Side Effects: A Roll of Dirty Dishes

2014-07-17 5

Looking to manipulate your film to get different analogue effects? Check out this tipster to see another cool and easy way to do it!

In this quick tipster we go into another film manipulation project. This time it is done to a Fuji C200 film by putting it into the dishwasher along with dirty dishes.

For this film experiment, we’ll need the following:

  • A roll of film
  • A dishwasher
  • Detergent (no specific brand or type, can be the one that you usually use at home)
  • Dirty dishes

With that said, we can now start!

First, we position our film in the dishwasher. I recommend putting the roll in the cutlery basket so as not to risk losing it or having to go crazy to find the film scattered around the inside of the dishwasher.

Now, we load the dishwasher with all dirty dishes and pour in the detergent. We set it to gentle wash and wait until it finishes.

Drying the film

We can choose 2 ways to do this:

The simplest but also the longest is that of leaving the film to dry on its own (on average it takes a couple of weeks).

For a faster drying process, we will have to remove the film from the roll. In this case, the whole procedure must be carried out in complete darkness, or else we run the risk of burning the emulsion with light. Obviously when you’re drying the film, it’s good to always do it in the dark. We have to rewind it and leave a little piece of the leader to insert it into the camera.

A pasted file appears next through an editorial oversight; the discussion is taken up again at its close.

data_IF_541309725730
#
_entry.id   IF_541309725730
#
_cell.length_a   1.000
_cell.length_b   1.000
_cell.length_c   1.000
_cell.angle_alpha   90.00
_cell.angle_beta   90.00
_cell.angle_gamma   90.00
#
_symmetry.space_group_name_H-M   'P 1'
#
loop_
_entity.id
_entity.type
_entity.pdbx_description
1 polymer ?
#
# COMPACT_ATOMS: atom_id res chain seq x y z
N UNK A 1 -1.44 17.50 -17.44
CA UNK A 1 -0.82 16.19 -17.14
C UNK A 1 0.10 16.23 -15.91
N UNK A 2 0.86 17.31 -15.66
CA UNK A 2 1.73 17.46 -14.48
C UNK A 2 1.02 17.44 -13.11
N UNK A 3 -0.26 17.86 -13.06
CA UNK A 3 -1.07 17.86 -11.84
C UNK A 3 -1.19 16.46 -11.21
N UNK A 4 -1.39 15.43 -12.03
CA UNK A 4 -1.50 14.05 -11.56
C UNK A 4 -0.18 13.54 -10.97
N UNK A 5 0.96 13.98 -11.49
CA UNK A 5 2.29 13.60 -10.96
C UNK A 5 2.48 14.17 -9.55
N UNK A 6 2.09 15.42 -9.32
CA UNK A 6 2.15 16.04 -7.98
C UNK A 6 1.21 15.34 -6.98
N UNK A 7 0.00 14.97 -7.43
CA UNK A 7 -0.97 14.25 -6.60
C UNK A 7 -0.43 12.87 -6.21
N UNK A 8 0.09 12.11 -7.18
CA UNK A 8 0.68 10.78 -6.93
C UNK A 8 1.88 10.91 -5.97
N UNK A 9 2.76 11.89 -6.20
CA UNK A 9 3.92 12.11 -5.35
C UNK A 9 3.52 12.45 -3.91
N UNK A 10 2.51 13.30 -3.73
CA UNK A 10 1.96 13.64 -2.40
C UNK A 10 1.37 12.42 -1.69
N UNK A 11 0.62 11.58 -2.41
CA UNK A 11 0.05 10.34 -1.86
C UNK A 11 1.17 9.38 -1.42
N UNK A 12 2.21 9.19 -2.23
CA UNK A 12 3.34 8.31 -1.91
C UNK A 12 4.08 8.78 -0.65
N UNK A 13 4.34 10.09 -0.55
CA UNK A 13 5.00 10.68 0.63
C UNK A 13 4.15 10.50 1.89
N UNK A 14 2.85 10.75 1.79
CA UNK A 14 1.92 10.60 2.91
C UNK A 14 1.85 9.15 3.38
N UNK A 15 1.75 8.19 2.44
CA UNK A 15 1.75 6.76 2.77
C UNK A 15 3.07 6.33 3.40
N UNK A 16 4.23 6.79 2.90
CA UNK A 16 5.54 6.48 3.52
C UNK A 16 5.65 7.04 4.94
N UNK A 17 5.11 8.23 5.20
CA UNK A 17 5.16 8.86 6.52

Regardless of the drying technique you use, the results will still be the same. You just have to put our roll in the camera and start shooting and wait for the results from the lab.

Here are some photos:

Credits: simonesavo

As said before, I always set the dishwasher cycle to ‘gentle’ but I recommend you try it with other types of cycles and share with us the results!

written by simonesavo on 2014-07-17 #gear #tutorials #lab-rat #tipster #dishwasher #film-manipulation
translated by simonesavo


  1. mack58
    mack58 ·

    Is it the same if we do it AFTER having exposed the film ? So we don't need to dry it and can develop it directly after....

  2. barocio
    barocio ·

    Hi. Did you scan and edited the negatives by yourself? I have 2 developed rolls that went through the dishwasher, but I'm having trouble determining how to properly balance the colours using photoshop, so that I end up with photos as "faithful" to the distorted colours as I can. With regular film, I can usually automate the process, but the distorted rolls end up too cyan and I have to manually adjust the colours.

  3. simonesavo
    simonesavo ·

    @mack58 Be developed for the roll should always be dry .. otherwise you risk ruining the chemistry lab

  4. simonesavo
    simonesavo ·

    @barocio Hello, development and edit all the negatives alone. If you can help try to follow this tips :)…

  5. cynnievwg
    cynnievwg ·

    I tried it and the results of an 36-film is only one photo and maybe 10 negatives. On 5 negatives coy can see something. The rest is too dark or too bright. What happens to rest, I don't know. Any ideas would could went wrong? Maybe the drying? I dried it with a hairdryer.

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